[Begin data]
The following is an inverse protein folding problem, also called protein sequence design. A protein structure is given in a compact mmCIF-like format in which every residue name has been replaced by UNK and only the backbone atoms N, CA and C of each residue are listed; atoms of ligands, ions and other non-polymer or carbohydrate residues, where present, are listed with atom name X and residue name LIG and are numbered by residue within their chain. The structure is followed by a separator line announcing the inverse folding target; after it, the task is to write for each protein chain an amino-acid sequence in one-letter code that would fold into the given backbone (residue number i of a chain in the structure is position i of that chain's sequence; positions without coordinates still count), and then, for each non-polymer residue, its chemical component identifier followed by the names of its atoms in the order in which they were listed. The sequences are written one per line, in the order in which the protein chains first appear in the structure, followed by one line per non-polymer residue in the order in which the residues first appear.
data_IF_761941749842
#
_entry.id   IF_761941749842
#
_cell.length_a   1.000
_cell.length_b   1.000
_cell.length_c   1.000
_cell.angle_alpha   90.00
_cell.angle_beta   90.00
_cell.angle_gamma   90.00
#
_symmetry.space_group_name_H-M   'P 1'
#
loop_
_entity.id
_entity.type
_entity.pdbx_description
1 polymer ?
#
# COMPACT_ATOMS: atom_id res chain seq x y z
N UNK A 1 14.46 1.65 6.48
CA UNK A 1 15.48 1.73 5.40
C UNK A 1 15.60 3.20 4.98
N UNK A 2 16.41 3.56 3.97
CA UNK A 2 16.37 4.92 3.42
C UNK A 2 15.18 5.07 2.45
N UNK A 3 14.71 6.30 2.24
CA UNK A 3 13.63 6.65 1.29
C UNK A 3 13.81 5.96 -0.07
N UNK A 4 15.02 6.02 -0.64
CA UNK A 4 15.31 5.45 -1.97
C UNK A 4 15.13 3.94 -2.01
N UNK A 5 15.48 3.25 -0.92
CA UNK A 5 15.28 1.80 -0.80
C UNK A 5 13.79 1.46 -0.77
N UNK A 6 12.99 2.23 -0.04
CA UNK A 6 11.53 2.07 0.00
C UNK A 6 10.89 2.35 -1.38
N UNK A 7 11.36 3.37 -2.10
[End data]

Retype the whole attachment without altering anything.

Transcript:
The following is an inverse protein folding problem, also called protein sequence design. A protein structure is given in a compact mmCIF-like format in which every residue name has been replaced by UNK and only the backbone atoms N, CA and C of each residue are listed; atoms of ligands, ions and other non-polymer or carbohydrate residues, where present, are listed with atom name X and residue name LIG and are numbered by residue within their chain. The structure is followed by a separator line announcing the inverse folding target; after it, the task is to write for each protein chain an amino-acid sequence in one-letter code that would fold into the given backbone (residue number i of a chain in the structure is position i of that chain's sequence; positions without coordinates still count), and then, for each non-polymer residue, its chemical component identifier followed by the names of its atoms in the order in which they were listed. The sequences are written one per line, in the order in which the protein chains first appear in the structure, followed by one line per non-polymer residue in the order in which the residues first appear.
data_IF_761941749842
#
_entry.id   IF_761941749842
#
_cell.length_a   1.000
_cell.length_b   1.000
_cell.length_c   1.000
_cell.angle_alpha   90.00
_cell.angle_beta   90.00
_cell.angle_gamma   90.00
#
_symmetry.space_group_name_H-M   'P 1'
#
loop_
_entity.id
_entity.type
_entity.pdbx_description
1 polymer ?
#
# COMPACT_ATOMS: atom_id res chain seq x y z
N UNK A 1 14.46 1.65 6.48
CA UNK A 1 15.48 1.73 5.40
C UNK A 1 15.60 3.20 4.98
N UNK A 2 16.41 3.56 3.97
CA UNK A 2 16.37 4.92 3.42
C UNK A 2 15.18 5.07 2.45
N UNK A 3 14.71 6.30 2.24
CA UNK A 3 13.63 6.65 1.29
C UNK A 3 13.81 5.96 -0.07
N UNK A 4 15.02 6.02 -0.64
CA UNK A 4 15.31 5.45 -1.97
C UNK A 4 15.13 3.94 -2.01
N UNK A 5 15.48 3.25 -0.92
CA UNK A 5 15.28 1.80 -0.80
C UNK A 5 13.79 1.46 -0.77
N UNK A 6 12.99 2.23 -0.04
CA UNK A 6 11.53 2.07 0.00
C UNK A 6 10.89 2.35 -1.38
N UNK A 7 11.36 3.37 -2.10